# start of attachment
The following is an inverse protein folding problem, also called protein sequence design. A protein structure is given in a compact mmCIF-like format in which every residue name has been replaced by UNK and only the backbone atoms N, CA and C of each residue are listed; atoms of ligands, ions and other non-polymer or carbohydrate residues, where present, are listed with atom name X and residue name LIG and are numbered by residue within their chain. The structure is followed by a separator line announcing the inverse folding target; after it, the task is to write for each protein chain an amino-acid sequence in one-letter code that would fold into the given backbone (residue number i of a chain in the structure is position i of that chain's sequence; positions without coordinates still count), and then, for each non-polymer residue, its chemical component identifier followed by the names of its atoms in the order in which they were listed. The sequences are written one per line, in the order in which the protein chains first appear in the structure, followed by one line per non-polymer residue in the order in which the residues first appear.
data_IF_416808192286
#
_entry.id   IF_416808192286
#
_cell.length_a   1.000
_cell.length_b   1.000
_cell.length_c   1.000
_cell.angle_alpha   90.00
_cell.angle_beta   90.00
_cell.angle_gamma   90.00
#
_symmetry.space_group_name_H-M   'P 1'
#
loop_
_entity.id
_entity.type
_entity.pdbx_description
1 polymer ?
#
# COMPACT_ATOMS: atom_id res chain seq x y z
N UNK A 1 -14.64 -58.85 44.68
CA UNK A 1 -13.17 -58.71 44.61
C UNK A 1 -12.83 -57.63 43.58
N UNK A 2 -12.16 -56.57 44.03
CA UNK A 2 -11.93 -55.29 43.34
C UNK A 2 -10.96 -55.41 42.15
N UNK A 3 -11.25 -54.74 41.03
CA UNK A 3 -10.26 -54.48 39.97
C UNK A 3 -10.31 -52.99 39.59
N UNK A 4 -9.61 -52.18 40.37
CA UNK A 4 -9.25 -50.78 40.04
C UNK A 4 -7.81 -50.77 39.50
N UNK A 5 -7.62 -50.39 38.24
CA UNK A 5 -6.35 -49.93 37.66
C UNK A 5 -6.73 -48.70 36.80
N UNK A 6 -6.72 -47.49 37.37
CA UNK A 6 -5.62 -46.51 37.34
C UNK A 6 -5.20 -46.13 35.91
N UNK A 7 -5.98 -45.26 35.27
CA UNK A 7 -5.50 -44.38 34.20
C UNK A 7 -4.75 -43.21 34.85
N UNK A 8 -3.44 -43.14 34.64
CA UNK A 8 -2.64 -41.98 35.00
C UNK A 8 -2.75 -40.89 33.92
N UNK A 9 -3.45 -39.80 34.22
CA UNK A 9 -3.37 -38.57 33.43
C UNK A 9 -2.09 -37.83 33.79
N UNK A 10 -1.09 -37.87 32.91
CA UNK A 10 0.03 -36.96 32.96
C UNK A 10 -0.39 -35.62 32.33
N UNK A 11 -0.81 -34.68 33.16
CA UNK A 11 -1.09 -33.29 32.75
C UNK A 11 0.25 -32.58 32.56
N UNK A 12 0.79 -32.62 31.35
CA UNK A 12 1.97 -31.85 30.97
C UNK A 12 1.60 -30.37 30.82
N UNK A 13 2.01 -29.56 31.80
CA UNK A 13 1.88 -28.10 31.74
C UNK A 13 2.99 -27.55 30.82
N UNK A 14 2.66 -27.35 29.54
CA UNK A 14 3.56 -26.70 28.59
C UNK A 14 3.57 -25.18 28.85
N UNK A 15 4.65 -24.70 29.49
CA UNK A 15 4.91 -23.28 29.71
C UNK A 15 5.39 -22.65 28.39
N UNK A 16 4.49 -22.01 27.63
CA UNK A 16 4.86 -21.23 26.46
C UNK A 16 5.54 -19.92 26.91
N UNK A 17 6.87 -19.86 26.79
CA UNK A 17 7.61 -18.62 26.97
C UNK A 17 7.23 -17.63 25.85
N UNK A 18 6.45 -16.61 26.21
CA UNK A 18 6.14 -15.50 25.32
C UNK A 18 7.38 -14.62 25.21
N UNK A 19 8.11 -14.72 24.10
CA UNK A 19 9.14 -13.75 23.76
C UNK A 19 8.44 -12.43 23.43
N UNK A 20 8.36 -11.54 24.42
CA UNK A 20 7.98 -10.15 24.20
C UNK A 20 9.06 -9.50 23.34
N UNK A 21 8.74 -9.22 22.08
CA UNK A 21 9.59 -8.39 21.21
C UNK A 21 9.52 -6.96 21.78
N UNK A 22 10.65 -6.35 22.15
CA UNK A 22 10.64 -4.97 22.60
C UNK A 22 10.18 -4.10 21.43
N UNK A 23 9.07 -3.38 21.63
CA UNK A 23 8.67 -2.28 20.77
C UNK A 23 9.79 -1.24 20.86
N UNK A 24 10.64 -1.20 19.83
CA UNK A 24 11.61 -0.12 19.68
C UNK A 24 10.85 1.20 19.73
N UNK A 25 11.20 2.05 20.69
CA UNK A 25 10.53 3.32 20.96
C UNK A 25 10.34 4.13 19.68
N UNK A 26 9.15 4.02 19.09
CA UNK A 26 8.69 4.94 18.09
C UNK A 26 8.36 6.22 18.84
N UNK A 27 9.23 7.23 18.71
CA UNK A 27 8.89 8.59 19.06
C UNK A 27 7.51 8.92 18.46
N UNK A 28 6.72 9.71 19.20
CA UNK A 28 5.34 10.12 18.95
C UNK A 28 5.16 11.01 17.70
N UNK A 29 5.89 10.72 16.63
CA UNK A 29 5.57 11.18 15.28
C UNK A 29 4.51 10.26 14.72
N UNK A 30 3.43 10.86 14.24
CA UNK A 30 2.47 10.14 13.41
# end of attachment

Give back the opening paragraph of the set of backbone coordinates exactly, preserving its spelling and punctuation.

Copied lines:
The following is an inverse protein folding problem, also called protein sequence design. A protein structure is given in a compact mmCIF-like format in which every residue name has been replaced by UNK and only the backbone atoms N, CA and C of each residue are listed; atoms of ligands, ions and other non-polymer or carbohydrate residues, where present, are listed with atom name X and residue name LIG and are numbered by residue within their chain. The structure is followed by a separator line announcing the inverse folding target; after it, the task is to write for each protein chain an amino-acid sequence in one-letter code that would fold into the given backbone (residue number i of a chain in the structure is position i of that chain's sequence; positions without coordinates still count), and then, for each non-polymer residue, its chemical component identifier followed by the names of its atoms in the order in which they were listed. The sequences are written one per line, in the order in which the protein chains first appear in the structure, followed by one line per non-polymer residue in the order in which the residues first appear.